Civil society protests outside the House of Commons trade committee hearings on the TPP in Vancouver, Winnipeg and Saskatoon.
The House of Commons standing committee on international trade will be in Montreal, Quebec City, Windsor and Toronto this week to hear testimony on the Trans-Pacific Partnership (TPP).
And civil society will be there to let them know that they want the TPP stopped and that the hearings themselves are not as inclusive or welcoming to the public as they should be. At the previous committee hearings in Vancouver (April 18), Calgary (April 19), Saskatoon (April 20), and Winnipeg (April 21), members of the public had to produce identification, have their bags searched, and be frisked. Only 12 organizations were allowed to present at the 1-day hearing in Vancouver, even though 175 people had registered to testify.
The hearings will take place this week in Montreal (May 10), Quebec City (May 11), Windsor (May 12) and Toronto (May 13).
In Montreal, the Council of Canadians, Citizens in Action, and the Raging Grannies will be outside the Queen Elizabeth Hotel (900 René-Lévesque West) this Tuesday at 8:30 am with placards, banners and images of what they hold dear that would be threatened by the TPP.
In Windsor, the Council of Canadians Windsor-Essex chapter will be outside the Best Western PLUS Waterfront Hotel (277 Riverside Drive West) this Thursday at 8:45 am. They will be setting up a speakers corner for anyone wishing to send a video message to the House of Commons committee.
And in Toronto, the Council of Canadians, OpenMedia, LeadNow, the Trade Justice Network, Common Frontiers, and others are organizing an action outside the Ritz-Carlton Toronto (181 Wellington Street West) on 9:00 a.m. this Friday.
Unifor has also just announced this morning that it will hold rallies in both Windsor and Toronto at 10 am outside the hearings, as well as help fill the hearing rooms in these two cities.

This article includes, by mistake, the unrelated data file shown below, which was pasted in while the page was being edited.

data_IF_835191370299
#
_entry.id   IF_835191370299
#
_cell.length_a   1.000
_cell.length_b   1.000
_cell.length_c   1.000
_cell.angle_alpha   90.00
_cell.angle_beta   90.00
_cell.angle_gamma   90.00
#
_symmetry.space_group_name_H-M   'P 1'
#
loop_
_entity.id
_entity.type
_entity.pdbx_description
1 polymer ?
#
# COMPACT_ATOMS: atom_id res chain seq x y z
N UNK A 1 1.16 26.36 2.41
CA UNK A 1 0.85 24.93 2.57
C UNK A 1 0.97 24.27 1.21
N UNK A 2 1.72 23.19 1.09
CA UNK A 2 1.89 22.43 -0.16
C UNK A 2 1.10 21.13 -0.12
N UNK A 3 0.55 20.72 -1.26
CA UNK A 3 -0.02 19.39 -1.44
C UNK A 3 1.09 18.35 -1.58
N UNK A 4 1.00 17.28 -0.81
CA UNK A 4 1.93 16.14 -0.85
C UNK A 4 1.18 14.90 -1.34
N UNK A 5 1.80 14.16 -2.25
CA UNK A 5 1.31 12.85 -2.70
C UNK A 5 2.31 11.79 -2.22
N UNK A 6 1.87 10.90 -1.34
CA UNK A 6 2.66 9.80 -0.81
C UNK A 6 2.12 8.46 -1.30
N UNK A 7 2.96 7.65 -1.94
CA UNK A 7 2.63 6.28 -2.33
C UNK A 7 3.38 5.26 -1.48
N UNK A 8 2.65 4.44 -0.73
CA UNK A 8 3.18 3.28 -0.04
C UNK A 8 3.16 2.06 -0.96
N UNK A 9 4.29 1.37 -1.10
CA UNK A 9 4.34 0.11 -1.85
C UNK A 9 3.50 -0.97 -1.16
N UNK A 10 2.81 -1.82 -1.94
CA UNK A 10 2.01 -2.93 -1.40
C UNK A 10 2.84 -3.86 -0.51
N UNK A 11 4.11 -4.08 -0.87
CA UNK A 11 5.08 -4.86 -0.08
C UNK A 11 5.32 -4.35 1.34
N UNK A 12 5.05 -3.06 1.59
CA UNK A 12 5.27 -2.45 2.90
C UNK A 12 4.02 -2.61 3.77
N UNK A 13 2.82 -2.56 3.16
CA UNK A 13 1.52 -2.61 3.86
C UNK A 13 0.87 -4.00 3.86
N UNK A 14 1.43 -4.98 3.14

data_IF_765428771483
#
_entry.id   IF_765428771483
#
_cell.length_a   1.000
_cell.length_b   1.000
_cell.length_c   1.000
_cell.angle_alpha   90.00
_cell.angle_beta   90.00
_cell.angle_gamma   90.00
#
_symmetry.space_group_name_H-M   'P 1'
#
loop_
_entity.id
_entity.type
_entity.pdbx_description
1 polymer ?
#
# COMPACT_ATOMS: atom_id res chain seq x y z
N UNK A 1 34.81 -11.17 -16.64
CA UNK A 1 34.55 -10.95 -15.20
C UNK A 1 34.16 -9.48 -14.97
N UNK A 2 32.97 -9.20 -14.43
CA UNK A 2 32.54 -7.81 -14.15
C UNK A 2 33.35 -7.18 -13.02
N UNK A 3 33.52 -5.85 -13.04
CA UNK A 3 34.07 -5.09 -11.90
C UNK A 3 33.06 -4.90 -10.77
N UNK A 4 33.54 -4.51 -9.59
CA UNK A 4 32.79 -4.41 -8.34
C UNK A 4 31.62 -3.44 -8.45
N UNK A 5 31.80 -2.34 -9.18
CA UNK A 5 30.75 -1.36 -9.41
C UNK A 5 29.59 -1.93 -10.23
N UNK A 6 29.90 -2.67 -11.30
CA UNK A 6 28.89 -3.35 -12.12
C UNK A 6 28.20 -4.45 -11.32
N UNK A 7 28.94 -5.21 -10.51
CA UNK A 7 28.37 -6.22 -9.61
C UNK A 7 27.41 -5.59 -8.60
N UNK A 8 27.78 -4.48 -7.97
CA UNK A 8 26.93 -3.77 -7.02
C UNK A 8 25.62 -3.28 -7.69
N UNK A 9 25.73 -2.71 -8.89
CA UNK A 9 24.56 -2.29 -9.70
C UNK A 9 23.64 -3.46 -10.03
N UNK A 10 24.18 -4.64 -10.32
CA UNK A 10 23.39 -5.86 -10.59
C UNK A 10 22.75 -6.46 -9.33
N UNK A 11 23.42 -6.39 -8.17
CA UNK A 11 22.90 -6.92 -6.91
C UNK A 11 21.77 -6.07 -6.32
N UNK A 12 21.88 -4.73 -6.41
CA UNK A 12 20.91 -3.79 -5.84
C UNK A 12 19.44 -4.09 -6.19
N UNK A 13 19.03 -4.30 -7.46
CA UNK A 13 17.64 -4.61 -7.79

Presumably in response to criticisms that the committee has only heard from a small number of organizations and not concerned individuals in the cities it has visited already, the committee has now scheduled one-hour at the end of each of day for “Spontaneous Presentations”. NDP MP Tracey Ramsey, a member of the committee, says, “Members of the public who wish to speak at these sessions must register on-site. The list of speakers will be determined on a first-come, first-served basis. The Committee Chair will decide how much time each speaker will be given based on the number of speakers.”
The hearings have already been met with protests.
In Vancouver, the Council of Canadians Vancouver-Burnaby chapter joined with OpenMedia, LeadNow and other allies to unfurl a large banner outside the hotel where the hearing was taking place. The banner said, “170,000 Say No To TPP”. The groups also organized to have a 16 foot high Jumbotron outside the hotel with messages of concern from people across the country.
In Saskatoon, the Star-Phoenix newspaper reported, “Members of Climate Justice Saskatoon and the local chapter of the Council of Canadians set up placards and protested outside the Radisson Hotel during a public consultation on the Trans-Pacific Partnership (TPP) trade agreement.”
And in Winnipeg, Council of Canadians organizer Brigette DePape tells us, “Activists from Migrante Manitoba, No One Is Illegal, the University of Winnipeg Student Association, Solidarity Winnipeg, the Public Services Alliance of Canada, and the Council of Canadians chanted and distributed leaflets outside the Delta Winnipeg Hotel where the hearing was taking place.”
Beyond attending the hearings, you can also email your comments on the TPP to the committee via email at email@example.com The committee is accepting written submissions (of no more than 1,500 words in length) until June 30. Media reports suggest that the House of Commons will vote on the ratification of the TPP in the fall of 2017, just before the November 2017 deadline set by the 12-signatory countries.
For our critique of the TPP, please see our campaign web-page.